Are you planning to go to Hobart soon? You have something to look forward to! I was pleasantly surprised by Tasmania‘s capital city. It’s quite a nice city and there are a lot of things to do in and around Hobart.
Tip: If you’d like to stay up to date with my travels, consider following me on Instagram. Also, check out my blog post on must-see places around Tasmania. But for now, keep reading to find out about the things to do in and around Hobart.
These outdoor markets are located next to the Hobart Waterfront. The market operates every Saturday (except Anzac Day and Christmas Day) from 8:30am to 3:00pm. With over 300 stalls, including food, jewelry, home decor and much more, there is got to be something for everyone. But even if you don’t want to spend any money, you will be able to spend a long time strolling around and taking it all in.
I was there during the Australian Wooden Boat Festival, which was a cool experience. However, it also meant that it was way too busy to take good pictures (and also to spend a lot of time in the market).
The Farmers Market Hobart is happening every Sunday from 8:30am to 3:00pm. It is located on Bathurst Street. I liked the markets a lot since the atmosphere was just really nice. Locals came for their Sunday breakfast and lunch, people were chatting, and some music was playing. They even have quite a few vegan options. Read my vegan food guide on Hobart for more information.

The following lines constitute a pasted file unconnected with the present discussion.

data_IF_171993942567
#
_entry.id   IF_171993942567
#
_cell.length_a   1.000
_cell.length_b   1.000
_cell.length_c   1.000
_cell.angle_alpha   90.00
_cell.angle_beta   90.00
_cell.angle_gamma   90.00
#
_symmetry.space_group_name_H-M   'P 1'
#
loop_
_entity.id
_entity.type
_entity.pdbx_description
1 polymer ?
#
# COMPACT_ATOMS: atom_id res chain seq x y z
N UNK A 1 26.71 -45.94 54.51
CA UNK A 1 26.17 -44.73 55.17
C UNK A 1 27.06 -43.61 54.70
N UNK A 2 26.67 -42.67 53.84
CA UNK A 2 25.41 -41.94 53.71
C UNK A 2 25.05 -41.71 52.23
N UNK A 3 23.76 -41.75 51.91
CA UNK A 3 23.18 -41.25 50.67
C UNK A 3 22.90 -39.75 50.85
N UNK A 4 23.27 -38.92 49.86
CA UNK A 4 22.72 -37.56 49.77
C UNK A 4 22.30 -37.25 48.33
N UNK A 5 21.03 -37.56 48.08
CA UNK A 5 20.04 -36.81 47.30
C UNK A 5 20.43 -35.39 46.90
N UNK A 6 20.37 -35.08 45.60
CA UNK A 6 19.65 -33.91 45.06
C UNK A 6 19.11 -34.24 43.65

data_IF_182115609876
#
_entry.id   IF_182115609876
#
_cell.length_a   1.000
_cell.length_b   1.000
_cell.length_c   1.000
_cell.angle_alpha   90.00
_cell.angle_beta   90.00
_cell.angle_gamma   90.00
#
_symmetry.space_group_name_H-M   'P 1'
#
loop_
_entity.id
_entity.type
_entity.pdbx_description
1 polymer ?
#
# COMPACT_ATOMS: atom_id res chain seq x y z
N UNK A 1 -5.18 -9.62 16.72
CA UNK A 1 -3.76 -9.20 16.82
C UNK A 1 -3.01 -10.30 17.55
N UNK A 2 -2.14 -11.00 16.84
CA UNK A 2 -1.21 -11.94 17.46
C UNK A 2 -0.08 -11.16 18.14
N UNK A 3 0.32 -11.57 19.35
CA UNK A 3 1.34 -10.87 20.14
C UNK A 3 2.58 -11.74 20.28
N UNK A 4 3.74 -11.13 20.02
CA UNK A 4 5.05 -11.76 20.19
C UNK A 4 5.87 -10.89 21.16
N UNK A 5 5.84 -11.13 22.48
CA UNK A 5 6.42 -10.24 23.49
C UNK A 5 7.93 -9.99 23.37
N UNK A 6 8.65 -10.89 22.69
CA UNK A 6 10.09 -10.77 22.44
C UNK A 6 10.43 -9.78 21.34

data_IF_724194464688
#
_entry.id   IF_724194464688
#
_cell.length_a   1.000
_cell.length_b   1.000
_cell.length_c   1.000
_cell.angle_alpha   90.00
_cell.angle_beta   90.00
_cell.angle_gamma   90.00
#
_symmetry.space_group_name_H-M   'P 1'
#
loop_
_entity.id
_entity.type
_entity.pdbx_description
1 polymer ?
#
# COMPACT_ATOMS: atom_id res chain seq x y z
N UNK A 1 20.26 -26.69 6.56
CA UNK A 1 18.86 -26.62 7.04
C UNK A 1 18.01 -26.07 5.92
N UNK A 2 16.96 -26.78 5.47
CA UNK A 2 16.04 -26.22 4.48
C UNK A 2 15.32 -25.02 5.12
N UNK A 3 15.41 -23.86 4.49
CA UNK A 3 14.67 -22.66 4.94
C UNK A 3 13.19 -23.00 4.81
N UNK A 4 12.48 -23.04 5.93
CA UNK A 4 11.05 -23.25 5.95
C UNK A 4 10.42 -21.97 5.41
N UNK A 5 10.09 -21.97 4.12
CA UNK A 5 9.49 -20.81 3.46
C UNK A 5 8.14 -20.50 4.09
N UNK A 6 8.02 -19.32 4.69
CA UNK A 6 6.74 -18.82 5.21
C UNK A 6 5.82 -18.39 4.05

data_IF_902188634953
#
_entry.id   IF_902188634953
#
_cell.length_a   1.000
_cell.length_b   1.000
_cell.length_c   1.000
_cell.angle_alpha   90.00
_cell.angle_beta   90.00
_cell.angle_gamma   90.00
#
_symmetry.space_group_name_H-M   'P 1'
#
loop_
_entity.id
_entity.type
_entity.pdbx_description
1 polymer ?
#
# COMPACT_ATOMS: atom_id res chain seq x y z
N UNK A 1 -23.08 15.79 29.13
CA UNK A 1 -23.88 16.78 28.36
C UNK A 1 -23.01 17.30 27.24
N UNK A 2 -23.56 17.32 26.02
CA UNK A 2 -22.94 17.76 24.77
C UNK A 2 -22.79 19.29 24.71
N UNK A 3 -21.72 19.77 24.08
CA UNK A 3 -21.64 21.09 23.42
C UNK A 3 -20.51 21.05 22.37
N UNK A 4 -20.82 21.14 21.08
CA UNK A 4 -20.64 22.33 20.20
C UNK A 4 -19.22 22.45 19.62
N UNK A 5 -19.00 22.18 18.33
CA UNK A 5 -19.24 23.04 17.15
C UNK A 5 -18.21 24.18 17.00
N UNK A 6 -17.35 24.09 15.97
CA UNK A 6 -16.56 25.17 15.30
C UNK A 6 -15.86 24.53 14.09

Free Walking Tour
This is the perfect thing to do to get an overview of Hobart and hear about its history. You’ll also learn a lot of stories about convicts and Tasmania’s history in general. The tour takes about two hours and will take you around Battery Point and Salamanca.
But the best thing about it? You pay as much as you like. The tour is technically free but a tip for your guide is deeply appreciated. Which is only fair, at least my tour guide – Lilly – was absolutely amazing. I could’ve listened to her for hours.
I wish I could tell you more about this. I did go to Mount Wellington on a free tour offered by my hostel. However, the weather wasn’t good so we had no view from the top. That’s why I decided not to walk down but go back on the shuttle.
However, this is a very popular thing to do and the few glimpses of Hobart that I got in between clouds definitely looked like it would be worth to walk Mount Wellington.
This is a fun day trip destination. While you can get to the island by a public ferry, this is nothing I would suggest if you don’t have a car or don’t go with a tour company. Bruny Island is quite big (it is half the size of Singapore, with only 500 residents though, whereas Singapore has 5.5 million), so you won’t actually see that much without being able to drive places.es
If you do have a car, there are quite a few nice places to go to, though. Have a view of “the neck” from Truganini Lookout or head to Adventure Bay for a walk. You can choose between a short walk to Grass point where you get to see some birds looking like penguins (until they suddenly start flying) or go up the cliffs to Fluted Cape (and maybe be as lucky as we were and see some wallabies on the way). You can even do both walks – head to Grass Point first and then do the Fluted Cape circuit. I would definitely recommend the Fluted Cape walk for some really impressive views (and a little leg workout).